When World War II broke out, most Americans saw propaganda as a tool of totalitarian dictatorship. In addition, many remembered with hostility the propaganda efforts of World War I, which were later perceived as infringing on basic rights as well as providing misinformation.
At first, the government was reluctant to engage in publicity campaigns, but pressure from the media, business sector and advertisers who wanted the direction persuaded the government to take an active role.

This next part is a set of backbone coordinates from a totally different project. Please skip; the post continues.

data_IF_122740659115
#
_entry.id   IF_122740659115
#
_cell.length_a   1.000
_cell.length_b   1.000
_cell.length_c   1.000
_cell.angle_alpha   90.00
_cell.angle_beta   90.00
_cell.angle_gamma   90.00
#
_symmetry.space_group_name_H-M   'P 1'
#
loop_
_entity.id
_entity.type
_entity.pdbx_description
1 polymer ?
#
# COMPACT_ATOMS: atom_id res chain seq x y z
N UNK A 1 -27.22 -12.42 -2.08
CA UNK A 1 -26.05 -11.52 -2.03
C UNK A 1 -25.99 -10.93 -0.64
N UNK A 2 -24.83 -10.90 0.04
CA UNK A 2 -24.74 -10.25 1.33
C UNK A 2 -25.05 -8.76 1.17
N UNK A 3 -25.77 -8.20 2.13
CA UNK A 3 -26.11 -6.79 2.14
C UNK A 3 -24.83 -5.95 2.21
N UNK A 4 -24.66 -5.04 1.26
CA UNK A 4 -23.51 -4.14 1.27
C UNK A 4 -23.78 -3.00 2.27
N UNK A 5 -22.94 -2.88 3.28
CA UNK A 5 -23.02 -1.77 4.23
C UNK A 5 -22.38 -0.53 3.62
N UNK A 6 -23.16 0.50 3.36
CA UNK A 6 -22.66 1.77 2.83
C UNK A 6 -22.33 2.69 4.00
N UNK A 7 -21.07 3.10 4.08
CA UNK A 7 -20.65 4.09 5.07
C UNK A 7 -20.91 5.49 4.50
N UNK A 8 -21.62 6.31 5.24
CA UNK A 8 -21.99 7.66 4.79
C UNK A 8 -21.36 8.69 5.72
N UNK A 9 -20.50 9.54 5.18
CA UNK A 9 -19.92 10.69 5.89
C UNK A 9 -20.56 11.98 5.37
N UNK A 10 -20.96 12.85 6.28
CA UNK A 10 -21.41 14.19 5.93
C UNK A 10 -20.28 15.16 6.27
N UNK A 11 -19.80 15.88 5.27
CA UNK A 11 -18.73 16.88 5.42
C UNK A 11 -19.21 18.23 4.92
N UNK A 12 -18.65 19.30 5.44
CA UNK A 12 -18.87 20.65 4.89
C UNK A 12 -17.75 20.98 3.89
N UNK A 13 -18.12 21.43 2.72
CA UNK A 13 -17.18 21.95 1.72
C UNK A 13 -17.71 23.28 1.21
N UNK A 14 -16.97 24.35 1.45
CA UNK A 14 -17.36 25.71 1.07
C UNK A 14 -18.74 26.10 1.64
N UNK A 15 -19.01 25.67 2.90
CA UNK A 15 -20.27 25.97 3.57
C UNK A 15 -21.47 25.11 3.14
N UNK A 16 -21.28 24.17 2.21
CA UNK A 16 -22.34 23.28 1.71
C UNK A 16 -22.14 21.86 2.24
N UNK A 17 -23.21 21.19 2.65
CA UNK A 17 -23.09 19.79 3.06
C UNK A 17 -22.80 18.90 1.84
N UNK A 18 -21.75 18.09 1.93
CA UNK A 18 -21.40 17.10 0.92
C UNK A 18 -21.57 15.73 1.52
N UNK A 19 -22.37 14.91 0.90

Nevertheless, the government insisted that its actions were not propaganda, but a means of providing information. These efforts were gradually and randomly built into a more integrated propaganda effort, though never to the level of World War I.